The extent of Phase II implementation will depend in part on the results of Phase I and the level of funding. Longer term plans include linking the WSMM to the Winston-Salem area traffic management system to fully integrate transit and traffic management.
The Volpe National Transportation Systems Center, through an evaluation contractor, Cambridge Systematics, Inc., will conduct an independent 'national' evaluation. The purpose of the national evaluation is to determine the degree to which both the National APTS program and the local objectives of the test are met. An independent national evaluation is conducted to ensure that the reported results are unbiased and that the data collection and analyses are standardized and, thus, transferable and comparable to those from other sites. Coordinated with the national evaluation, ITRE and NCSU are conducting a limited 'local evaluation' of the system, which will address issues of local interest.
Data will be collected by WSTA, NCSU, and ITRE, for use by Cambridge Systematics in the national evaluation, while, at the same time, being used by ITRE and NCSU for the local evaluation. This will limit duplication of effort, while permitting independent evaluations.
A variety of methods and techniques are being used to monitor and evaluate the results of the project, including: measurements taken from automatically collected records, direct measurements, surveys, and interviews. All the pre-operational data has been collected. Operational data will be collected for analysis and evaluation purposes after the system has gone through a shakedown period and the dispatchers have adjusted to the new system.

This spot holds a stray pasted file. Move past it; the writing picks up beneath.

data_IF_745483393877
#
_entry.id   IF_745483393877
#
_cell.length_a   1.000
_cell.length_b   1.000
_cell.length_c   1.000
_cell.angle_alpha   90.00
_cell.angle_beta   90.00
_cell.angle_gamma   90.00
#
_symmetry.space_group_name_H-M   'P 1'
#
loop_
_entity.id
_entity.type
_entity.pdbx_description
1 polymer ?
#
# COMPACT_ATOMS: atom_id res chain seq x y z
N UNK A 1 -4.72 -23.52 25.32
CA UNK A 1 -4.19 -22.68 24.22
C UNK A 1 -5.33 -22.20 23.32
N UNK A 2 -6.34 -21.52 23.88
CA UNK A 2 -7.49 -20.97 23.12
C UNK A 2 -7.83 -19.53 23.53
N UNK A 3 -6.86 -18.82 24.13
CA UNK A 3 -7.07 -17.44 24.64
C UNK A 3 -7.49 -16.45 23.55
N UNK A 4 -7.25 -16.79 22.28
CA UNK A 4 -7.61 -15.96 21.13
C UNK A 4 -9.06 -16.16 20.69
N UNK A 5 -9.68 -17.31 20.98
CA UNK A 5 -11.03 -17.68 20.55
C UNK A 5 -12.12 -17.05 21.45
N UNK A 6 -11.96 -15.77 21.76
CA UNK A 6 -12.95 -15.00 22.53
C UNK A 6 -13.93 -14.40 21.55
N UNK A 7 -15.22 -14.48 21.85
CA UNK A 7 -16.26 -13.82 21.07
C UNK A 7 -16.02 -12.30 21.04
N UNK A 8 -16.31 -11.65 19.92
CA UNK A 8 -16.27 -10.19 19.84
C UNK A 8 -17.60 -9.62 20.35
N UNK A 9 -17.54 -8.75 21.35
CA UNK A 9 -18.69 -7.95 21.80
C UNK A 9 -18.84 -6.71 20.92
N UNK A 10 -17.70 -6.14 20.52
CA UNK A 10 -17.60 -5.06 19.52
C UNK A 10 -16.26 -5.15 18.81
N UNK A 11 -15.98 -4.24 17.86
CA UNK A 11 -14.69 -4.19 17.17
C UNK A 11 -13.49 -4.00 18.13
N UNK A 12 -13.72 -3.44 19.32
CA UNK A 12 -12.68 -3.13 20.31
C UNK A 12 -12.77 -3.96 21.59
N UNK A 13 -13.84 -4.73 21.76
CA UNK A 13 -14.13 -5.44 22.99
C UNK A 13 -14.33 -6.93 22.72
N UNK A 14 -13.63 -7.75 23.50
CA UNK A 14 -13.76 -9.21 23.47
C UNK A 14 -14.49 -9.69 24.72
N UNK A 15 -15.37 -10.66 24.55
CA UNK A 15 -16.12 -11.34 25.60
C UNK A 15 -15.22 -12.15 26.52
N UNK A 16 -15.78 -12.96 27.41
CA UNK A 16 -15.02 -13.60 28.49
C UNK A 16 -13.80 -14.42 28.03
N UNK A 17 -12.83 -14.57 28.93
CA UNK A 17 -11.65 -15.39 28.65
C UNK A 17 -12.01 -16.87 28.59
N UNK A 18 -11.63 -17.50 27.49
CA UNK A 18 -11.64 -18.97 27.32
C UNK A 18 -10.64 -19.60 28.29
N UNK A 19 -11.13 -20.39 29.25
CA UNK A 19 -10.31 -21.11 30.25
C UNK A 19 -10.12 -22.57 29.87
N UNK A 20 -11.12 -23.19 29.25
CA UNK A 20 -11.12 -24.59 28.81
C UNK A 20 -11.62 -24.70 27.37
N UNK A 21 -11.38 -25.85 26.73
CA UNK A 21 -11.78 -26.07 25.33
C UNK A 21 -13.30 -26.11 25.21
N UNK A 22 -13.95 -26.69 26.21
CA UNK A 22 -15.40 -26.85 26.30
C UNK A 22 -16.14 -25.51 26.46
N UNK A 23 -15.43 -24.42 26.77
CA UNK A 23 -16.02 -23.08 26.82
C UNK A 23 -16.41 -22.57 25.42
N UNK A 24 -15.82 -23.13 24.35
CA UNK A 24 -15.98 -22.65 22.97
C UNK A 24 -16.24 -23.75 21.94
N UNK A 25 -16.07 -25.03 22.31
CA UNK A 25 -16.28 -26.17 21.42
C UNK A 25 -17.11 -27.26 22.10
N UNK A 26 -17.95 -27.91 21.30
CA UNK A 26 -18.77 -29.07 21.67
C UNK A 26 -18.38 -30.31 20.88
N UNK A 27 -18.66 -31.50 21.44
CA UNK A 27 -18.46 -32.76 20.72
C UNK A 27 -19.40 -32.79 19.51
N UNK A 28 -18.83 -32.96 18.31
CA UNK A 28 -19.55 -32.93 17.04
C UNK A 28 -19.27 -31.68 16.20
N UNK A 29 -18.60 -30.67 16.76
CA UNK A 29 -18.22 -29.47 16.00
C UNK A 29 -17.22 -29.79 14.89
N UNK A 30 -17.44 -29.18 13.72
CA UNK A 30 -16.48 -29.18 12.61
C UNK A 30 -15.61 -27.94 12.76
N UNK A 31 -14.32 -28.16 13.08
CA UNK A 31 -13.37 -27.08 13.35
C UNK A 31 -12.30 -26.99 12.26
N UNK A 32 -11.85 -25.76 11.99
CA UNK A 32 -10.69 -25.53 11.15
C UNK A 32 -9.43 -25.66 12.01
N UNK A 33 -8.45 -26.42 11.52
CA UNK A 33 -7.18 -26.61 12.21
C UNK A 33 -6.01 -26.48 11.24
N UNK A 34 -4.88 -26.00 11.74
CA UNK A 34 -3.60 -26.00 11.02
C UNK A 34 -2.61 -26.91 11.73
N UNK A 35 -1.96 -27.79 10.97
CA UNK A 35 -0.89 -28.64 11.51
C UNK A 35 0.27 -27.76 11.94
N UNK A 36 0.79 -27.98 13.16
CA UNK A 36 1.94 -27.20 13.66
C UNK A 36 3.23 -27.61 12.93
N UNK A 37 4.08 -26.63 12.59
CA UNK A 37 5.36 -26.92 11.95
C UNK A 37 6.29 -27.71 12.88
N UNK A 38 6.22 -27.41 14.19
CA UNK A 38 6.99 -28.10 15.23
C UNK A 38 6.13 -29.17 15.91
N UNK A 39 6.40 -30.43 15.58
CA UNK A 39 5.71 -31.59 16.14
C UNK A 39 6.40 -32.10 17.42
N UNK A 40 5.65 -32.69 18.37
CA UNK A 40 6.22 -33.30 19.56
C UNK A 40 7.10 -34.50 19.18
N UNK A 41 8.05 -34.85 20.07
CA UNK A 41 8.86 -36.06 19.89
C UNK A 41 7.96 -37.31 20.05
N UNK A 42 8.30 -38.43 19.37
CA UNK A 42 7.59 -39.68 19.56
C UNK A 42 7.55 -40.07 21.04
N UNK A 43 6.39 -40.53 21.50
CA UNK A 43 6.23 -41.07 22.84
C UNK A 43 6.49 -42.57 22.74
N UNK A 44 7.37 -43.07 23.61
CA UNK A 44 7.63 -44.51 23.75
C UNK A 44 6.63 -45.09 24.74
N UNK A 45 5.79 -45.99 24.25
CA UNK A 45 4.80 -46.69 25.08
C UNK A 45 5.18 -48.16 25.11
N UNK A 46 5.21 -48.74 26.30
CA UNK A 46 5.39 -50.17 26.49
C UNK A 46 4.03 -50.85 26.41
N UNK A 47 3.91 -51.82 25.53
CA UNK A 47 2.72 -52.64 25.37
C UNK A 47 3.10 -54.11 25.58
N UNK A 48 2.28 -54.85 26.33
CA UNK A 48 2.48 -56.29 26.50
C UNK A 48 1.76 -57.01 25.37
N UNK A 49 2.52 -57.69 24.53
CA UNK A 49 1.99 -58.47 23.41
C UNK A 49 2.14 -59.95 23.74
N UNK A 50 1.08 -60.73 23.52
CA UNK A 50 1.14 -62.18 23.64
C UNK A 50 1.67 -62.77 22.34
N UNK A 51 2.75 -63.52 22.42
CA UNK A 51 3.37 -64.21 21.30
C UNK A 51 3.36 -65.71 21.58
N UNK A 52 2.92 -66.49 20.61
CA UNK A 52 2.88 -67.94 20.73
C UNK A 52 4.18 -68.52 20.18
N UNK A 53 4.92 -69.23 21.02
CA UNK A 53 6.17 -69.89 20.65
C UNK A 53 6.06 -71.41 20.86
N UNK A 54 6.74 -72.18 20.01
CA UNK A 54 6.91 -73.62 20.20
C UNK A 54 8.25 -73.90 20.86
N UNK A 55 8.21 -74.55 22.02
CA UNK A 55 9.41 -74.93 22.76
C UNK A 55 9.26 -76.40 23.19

The national evaluation will address the following types of issues:
o What impacts has PASS had on dispatching time, convenience, etc.?
o What do the dispatchers think about the system?
o What impact has PASS had on management functions (e.g., billing, record keeping)?
o What effects (if any) do the clients notice? What do they think about PASS?
o How well did the 'test' technologies (i.e., MDTs, Smart Cards, AVL) work?
o What impact has PASS had on ridership?
Initial planning of the project began about two and a half years ago. A request for proposals was issued in November of 1993 and the contract for the Phase I system was signed in May of 1994. Installation of the system began shortly thereafter.
Phase I became operational in early August 1994, and the test will continue until the end of November. The dispatchers are still adjusting to the new scheduling system. Online Data Products estimates that it takes approximately six months for the operators of a system to become proficient with it.
Funding sources are still being sought for Phase II. WSTA is looking at local, state, Federal, and private funding sources. The starting date will not be established until funding has been secured.
Interim results will be described in future briefs. A final report will be released after the completion of Phase II. For more information on the Winston-Salem Mobility Manager project, contact Nedra Woodyatt of WSTA, at (910) 727-8131, or John Stone of NCSU, at (919) 515-7732.
There are a variety of local initiatives and APTS operational tests being evaluated across the U.S. The evaluations cover all three focus areas of the APTS Program: Smart Traveler technology, Smart Vehicle technology, and Smart Intermodal Systems. For more information contact FTA's Advanced Public Transportation Systems Division at (202) 366-0080.